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(Stock photo | Thinkstock/Stock photo | Thinkstock)
(Stock photo | Thinkstock/Stock photo | Thinkstock)

Blame parents for teen tanning habits Add to ...

Despite evidence that indoor tanning beds cause cancer, parents are often the ones who introduce their children to the habit and pay for tanning sessions, a new survey has revealed.

The survey, which involved nearly 1,500 Ontario residents between the ages of 12 and 17, also found that more young people are tanning than before: 8 per cent report using tanning beds, compared to only 5 per cent in 2006. The jump was most significant for teens in Grades 11 and 12, with 16 per cent using tanning beds, up from 7 per cent in 2006.

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One-quarter of young tanning-bed users reported that their parents first introduced them to the practice. More than half, or 52 per cent, said they get the money for indoor tanning from their parents.

The findings were released on Thursday, the same day Ontario NDP MPP France Gélinas introduced a private member’s bill to create a ban on youth indoor tanning in the province. The Canadian Cancer Society, Ontario Medical Association and Canadian Paediatric Society support such restrictions.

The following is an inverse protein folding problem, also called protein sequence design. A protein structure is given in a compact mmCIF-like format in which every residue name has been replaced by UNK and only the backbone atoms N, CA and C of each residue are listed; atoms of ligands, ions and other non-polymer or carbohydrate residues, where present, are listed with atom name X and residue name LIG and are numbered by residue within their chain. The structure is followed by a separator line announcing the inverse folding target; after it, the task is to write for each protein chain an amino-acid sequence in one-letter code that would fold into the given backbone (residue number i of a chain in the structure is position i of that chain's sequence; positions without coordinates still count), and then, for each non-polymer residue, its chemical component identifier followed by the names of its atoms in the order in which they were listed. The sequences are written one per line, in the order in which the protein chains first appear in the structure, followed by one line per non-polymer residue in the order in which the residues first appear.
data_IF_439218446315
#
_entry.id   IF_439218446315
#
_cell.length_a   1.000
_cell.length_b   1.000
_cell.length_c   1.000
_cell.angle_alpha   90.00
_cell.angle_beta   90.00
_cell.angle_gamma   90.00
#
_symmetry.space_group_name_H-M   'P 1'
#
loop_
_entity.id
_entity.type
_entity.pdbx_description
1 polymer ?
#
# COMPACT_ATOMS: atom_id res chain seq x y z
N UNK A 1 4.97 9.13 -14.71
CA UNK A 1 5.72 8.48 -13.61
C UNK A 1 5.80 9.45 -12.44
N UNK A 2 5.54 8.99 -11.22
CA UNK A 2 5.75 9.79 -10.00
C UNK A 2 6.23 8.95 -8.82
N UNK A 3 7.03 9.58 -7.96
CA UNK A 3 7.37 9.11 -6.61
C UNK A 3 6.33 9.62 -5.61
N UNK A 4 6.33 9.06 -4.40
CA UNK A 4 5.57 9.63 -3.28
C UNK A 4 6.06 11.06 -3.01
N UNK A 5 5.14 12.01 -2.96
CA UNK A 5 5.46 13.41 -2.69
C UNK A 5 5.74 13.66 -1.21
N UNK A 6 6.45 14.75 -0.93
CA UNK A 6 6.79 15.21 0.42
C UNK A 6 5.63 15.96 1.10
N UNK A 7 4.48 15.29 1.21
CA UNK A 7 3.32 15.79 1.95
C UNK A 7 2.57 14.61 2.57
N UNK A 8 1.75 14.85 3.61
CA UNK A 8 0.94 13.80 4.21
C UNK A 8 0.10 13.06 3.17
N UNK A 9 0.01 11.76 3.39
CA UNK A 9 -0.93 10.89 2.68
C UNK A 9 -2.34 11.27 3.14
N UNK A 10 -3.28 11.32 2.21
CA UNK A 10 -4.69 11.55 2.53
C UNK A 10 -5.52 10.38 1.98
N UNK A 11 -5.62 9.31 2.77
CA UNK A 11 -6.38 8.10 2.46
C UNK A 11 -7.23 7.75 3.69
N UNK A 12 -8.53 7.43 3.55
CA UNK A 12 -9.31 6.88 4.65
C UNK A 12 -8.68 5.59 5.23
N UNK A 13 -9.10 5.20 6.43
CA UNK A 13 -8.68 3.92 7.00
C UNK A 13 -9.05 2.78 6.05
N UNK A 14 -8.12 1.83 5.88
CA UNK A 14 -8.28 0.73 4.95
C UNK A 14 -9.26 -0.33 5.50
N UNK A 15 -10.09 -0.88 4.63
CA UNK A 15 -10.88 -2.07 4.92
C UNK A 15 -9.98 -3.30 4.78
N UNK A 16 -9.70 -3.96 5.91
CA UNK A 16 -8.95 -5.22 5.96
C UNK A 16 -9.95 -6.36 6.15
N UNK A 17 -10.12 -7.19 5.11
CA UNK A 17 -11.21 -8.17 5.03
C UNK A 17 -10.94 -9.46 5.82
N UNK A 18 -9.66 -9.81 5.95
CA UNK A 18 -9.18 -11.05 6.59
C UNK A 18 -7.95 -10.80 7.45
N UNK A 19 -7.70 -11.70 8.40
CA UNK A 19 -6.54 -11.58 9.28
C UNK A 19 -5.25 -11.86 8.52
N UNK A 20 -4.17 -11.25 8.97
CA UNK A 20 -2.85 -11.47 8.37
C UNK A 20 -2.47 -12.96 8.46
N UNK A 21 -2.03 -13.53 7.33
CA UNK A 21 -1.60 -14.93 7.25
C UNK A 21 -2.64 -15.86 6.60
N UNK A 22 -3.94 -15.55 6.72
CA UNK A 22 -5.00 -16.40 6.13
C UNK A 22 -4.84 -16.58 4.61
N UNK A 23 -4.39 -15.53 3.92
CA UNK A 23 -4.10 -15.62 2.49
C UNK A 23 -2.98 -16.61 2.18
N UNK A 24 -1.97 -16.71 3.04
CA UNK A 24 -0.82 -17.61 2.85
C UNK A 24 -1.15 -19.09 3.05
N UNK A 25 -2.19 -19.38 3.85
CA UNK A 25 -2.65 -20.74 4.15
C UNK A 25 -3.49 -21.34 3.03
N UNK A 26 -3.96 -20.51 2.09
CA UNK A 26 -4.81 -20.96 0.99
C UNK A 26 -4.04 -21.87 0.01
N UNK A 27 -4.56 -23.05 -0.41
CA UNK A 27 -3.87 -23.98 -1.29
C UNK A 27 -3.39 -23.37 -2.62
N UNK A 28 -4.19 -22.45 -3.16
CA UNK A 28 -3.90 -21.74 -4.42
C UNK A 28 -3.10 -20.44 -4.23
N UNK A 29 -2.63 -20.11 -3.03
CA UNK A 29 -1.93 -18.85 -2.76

In 2009, the International Agency for Research on Cancer, part of the World Health Organization, declared after a review of evidence that the risk of melanoma increases by 75 per cent when use of tanning beds starts before the age of 30, the agency said.

Since then, Nova Scotia has banned indoor tanning for youth under 19, while British Columbia recently passed a similar law for minors under the age of 18. Other jurisdictions, including California, Australia, Britain and France have similar restrictions in place.

Part of the reason indoor tanning remains popular and supported by some parents could be that many people don’t understand the risks.

The Canadian Cancer Society survey found that one in 10 young people believe tanning beds help prevent some forms of cancer. Many tanning companies also actively target young people, offering promotions around events such as proms and graduations. They often promote tanning as a better alternative to tanning outdoors.

The Joint Canadian Tanning Association, an industry group, says indoor tanning should be restricted, but only for young people without parental consent. The group also disputes some conclusions about tanning beds, saying that a person’s skin type and the equipment used can result in a lower or higher risk.

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